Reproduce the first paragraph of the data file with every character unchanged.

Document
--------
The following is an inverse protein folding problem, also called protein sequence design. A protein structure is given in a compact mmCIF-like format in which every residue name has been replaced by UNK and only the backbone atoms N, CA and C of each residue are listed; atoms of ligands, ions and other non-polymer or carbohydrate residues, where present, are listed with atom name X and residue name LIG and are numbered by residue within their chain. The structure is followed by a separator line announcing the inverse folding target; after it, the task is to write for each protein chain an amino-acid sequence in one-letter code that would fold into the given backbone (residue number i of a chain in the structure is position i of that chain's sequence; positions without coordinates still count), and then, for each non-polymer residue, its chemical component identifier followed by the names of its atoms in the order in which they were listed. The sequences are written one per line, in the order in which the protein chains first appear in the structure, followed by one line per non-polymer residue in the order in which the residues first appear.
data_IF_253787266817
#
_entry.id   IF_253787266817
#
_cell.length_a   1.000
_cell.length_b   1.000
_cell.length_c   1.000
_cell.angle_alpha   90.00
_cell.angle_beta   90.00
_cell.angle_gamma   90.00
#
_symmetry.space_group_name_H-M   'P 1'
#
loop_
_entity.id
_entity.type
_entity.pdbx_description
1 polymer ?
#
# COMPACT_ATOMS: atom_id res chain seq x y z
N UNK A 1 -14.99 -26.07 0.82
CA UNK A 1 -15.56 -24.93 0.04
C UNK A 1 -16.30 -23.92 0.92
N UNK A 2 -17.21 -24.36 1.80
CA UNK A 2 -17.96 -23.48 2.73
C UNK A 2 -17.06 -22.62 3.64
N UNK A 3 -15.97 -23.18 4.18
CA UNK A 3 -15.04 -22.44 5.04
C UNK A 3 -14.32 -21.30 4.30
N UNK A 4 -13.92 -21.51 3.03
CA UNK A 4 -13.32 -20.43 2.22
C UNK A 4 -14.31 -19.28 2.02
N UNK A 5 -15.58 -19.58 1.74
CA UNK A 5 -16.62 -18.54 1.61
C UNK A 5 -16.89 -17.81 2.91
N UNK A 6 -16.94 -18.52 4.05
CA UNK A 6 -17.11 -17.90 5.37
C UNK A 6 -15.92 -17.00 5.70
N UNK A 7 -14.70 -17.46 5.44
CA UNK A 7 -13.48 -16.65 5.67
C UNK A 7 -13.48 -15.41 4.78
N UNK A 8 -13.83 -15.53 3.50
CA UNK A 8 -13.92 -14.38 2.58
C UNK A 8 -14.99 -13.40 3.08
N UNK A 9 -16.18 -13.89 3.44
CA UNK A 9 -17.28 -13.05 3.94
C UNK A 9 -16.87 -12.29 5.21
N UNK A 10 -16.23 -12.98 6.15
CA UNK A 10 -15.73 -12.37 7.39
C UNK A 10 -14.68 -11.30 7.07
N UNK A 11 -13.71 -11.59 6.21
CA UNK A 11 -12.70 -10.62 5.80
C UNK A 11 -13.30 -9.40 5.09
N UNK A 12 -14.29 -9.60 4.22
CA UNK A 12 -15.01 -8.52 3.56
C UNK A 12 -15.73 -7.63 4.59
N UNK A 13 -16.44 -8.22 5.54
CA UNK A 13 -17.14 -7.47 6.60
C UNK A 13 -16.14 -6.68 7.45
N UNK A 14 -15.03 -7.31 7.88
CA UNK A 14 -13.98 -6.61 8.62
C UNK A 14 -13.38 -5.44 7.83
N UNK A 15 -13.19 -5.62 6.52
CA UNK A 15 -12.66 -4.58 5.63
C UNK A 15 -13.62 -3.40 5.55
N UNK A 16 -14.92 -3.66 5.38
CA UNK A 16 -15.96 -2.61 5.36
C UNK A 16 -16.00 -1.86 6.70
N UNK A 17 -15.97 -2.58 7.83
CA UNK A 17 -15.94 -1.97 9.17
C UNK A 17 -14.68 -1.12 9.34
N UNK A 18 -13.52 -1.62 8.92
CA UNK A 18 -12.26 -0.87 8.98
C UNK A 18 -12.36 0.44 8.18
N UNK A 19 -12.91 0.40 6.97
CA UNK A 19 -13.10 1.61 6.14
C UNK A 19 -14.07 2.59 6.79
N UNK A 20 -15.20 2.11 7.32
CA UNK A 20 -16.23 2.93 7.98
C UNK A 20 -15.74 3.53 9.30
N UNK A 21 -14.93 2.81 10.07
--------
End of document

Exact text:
The following is an inverse protein folding problem, also called protein sequence design. A protein structure is given in a compact mmCIF-like format in which every residue name has been replaced by UNK and only the backbone atoms N, CA and C of each residue are listed; atoms of ligands, ions and other non-polymer or carbohydrate residues, where present, are listed with atom name X and residue name LIG and are numbered by residue within their chain. The structure is followed by a separator line announcing the inverse folding target; after it, the task is to write for each protein chain an amino-acid sequence in one-letter code that would fold into the given backbone (residue number i of a chain in the structure is position i of that chain's sequence; positions without coordinates still count), and then, for each non-polymer residue, its chemical component identifier followed by the names of its atoms in the order in which they were listed. The sequences are written one per line, in the order in which the protein chains first appear in the structure, followed by one line per non-polymer residue in the order in which the residues first appear.